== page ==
"Ultimately electronic monitoring is often billed as an alternative to incarceration. And what we've learned is that it's really an alternative form of incarceration, that's causing people to be blocked in their homes, often 24/7," said Sarah Staudt with the Chicago Appleseed Center for Fair Courts.
Who is locked up at Cook County jail awaiting trial and who is released on a GPS-linked electronic monitor, was the focus of a investigation by the Chicago Appleseed Center for Fair Courts, a non-partisan research organization that advocates for an equitable and accessible legal system. Their data reviewed by the I-Team reveals almost three-quarters of those on electronic monitoring are Black; and eight of every ten people released to home confinement in Cook County also had to pay a cash bond to get out of jail.
"Which is just a double punishment that isn't helping anyone. We also found that most people who are on electronic monitoring, are extremely successful, and are often extremely successful for a long period of time, that probably isn't necessary to keep them on the program," said Staudt.
Sheriff Tom Dart administers the nation's largest pre-trial electronic monitoring system. A Dart spokesman tells the I-Team that judges place accused criminals on the bracelet, and that it's not a long-term fix for rising violence. As the I-Team has reported and Dart's office notes: 75-percent of those on electronic monitoring face violent crime charges, dozens are accused of murder and ordered released anyway.
"We should think about what it looks like to pull back on a program that's causing so much harm in our communities, and move towards a system where people who are free pretrial really are free, and are able to pursue their lives to the fullest," said Staudt.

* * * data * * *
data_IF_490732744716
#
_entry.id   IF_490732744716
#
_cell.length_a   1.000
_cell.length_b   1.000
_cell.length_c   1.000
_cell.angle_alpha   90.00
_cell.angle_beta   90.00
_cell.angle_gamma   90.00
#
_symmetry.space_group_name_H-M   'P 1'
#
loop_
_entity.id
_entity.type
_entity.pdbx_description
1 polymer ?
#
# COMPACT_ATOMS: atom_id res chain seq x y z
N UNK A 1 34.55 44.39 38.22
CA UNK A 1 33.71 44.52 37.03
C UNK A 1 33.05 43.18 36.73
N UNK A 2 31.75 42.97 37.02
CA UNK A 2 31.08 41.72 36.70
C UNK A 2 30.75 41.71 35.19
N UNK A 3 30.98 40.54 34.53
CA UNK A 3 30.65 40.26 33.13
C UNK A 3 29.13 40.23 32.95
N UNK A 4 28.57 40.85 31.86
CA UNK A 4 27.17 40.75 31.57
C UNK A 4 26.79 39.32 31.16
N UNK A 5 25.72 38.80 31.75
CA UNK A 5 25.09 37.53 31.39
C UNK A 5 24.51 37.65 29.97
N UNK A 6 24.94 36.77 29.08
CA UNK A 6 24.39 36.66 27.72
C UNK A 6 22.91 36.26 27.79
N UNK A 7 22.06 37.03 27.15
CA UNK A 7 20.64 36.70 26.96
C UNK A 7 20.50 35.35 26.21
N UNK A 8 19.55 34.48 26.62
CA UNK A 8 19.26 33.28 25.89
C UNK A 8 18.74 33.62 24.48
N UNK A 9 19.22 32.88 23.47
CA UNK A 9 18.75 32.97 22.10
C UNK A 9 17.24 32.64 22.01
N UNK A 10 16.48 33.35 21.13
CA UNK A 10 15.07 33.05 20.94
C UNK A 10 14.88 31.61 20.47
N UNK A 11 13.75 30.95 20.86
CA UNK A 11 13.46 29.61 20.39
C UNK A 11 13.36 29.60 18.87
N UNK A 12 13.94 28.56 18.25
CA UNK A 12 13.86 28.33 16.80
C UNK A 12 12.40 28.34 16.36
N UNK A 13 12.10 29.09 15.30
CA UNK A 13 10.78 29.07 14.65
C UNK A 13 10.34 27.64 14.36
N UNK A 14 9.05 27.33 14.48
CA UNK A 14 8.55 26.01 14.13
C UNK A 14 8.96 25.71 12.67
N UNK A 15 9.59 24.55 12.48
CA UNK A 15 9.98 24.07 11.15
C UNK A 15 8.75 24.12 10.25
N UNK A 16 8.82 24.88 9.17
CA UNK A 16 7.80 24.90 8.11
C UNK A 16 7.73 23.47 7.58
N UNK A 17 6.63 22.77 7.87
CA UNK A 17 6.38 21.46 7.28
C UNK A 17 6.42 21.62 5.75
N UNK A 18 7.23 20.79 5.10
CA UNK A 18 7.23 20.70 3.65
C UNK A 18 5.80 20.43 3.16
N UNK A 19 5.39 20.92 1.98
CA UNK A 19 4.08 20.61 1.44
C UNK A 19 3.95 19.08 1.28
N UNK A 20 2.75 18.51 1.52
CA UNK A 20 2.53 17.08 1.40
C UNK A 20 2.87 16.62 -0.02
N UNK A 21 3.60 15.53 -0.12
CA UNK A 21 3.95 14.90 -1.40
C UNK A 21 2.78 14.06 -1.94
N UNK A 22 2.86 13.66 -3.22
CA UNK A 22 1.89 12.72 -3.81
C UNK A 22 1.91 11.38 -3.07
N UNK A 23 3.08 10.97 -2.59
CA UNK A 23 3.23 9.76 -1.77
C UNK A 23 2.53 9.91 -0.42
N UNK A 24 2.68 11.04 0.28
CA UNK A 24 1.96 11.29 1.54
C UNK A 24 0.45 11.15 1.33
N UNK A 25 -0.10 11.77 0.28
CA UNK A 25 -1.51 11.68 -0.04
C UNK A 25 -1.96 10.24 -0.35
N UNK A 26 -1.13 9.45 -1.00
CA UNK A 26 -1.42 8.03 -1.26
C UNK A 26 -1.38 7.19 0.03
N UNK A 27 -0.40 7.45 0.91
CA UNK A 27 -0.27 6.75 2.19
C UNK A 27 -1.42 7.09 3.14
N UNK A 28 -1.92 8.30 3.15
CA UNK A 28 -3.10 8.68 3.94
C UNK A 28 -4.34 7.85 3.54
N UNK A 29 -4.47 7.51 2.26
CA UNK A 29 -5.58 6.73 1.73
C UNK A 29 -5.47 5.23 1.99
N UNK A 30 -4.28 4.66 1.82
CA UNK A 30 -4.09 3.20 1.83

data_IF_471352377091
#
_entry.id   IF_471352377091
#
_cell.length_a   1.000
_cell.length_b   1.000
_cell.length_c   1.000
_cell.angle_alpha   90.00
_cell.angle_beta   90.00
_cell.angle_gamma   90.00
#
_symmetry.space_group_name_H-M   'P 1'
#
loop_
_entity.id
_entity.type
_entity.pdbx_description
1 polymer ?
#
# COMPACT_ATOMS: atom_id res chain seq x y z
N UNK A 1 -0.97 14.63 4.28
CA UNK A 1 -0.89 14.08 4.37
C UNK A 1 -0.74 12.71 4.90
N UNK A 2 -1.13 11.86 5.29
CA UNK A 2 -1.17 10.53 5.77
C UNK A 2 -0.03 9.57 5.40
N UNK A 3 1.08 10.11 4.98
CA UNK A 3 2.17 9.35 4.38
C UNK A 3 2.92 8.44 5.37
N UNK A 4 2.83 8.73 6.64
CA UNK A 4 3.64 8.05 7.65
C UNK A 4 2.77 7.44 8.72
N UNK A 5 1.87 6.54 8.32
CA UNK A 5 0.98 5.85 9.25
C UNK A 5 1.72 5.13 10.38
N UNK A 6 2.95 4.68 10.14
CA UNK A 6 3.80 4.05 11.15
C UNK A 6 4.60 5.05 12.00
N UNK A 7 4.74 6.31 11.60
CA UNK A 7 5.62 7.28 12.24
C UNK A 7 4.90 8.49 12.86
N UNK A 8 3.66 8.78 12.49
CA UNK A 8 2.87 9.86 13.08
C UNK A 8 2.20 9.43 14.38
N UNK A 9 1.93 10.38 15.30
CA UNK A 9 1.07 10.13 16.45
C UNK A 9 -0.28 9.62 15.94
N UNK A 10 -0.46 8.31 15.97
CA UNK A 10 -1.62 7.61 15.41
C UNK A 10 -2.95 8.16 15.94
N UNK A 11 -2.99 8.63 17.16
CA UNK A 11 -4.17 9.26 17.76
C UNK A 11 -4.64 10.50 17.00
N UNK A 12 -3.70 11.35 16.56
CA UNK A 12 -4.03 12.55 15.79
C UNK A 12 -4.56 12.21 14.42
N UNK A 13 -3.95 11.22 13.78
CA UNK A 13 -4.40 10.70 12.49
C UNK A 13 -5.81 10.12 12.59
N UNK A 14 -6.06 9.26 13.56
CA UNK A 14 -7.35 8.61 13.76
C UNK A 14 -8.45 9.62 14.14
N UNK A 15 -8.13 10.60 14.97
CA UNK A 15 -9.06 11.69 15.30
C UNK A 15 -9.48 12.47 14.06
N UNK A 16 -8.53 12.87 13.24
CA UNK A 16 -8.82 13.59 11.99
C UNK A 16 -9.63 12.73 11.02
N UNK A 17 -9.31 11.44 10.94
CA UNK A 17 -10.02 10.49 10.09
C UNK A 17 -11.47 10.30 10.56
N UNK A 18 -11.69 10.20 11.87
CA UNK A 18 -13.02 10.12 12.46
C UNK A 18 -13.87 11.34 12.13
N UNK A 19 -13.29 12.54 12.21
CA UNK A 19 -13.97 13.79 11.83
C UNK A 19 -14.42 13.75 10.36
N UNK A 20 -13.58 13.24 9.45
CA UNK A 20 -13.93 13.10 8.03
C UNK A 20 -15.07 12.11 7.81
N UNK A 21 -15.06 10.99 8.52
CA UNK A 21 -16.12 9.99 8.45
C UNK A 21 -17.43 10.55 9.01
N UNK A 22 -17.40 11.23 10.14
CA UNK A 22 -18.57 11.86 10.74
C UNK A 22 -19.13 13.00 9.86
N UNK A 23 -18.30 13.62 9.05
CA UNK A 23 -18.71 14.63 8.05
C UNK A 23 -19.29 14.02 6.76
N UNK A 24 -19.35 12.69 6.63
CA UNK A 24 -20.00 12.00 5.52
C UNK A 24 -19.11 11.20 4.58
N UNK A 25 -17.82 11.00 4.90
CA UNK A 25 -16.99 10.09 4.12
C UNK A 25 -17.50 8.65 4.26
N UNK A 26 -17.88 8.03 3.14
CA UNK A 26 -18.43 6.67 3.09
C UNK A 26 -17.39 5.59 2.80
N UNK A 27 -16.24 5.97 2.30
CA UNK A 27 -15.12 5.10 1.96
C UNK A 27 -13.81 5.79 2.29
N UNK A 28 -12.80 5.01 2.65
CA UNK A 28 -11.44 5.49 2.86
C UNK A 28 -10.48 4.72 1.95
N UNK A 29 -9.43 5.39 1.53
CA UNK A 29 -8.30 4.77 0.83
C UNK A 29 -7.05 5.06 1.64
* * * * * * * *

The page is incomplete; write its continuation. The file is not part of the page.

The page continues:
Thursday and Friday we asked Chief Cook County Judge Tim Evans for his response to the critical evaluation of electronic home monitoring. On both days a spokesperson for Judge Evans said that they were still reviewing the 18-page report.
Full statement from the office of the Cook County Sheriff:
"The judiciary orders people to electronic monitoring, determines how long they stay in the program, and places restrictions on their movement. The report mirrors many of the complaints the Sheriff's Office has had for years about how the program is used. The population on EM has grown significantly and it is not a solution for the very real public safety and criminal justice issues we face in Chicago. The truth is more than 75% of those on electronic monitoring are facing violent charges, including 96 charged with murder, 131 charged with sexual assault, and 254 charged with armed habitual criminal. The Sheriff's Office does its best to operate an EM program that enforces court orders aimed at preventing new crimes and ensuring defendants don't flee their criminal charges, while not being unduly restrictive. Allegations in this report that the Sheriff's EM program routinely is excessively and unnecessarily punitive are simply baseless."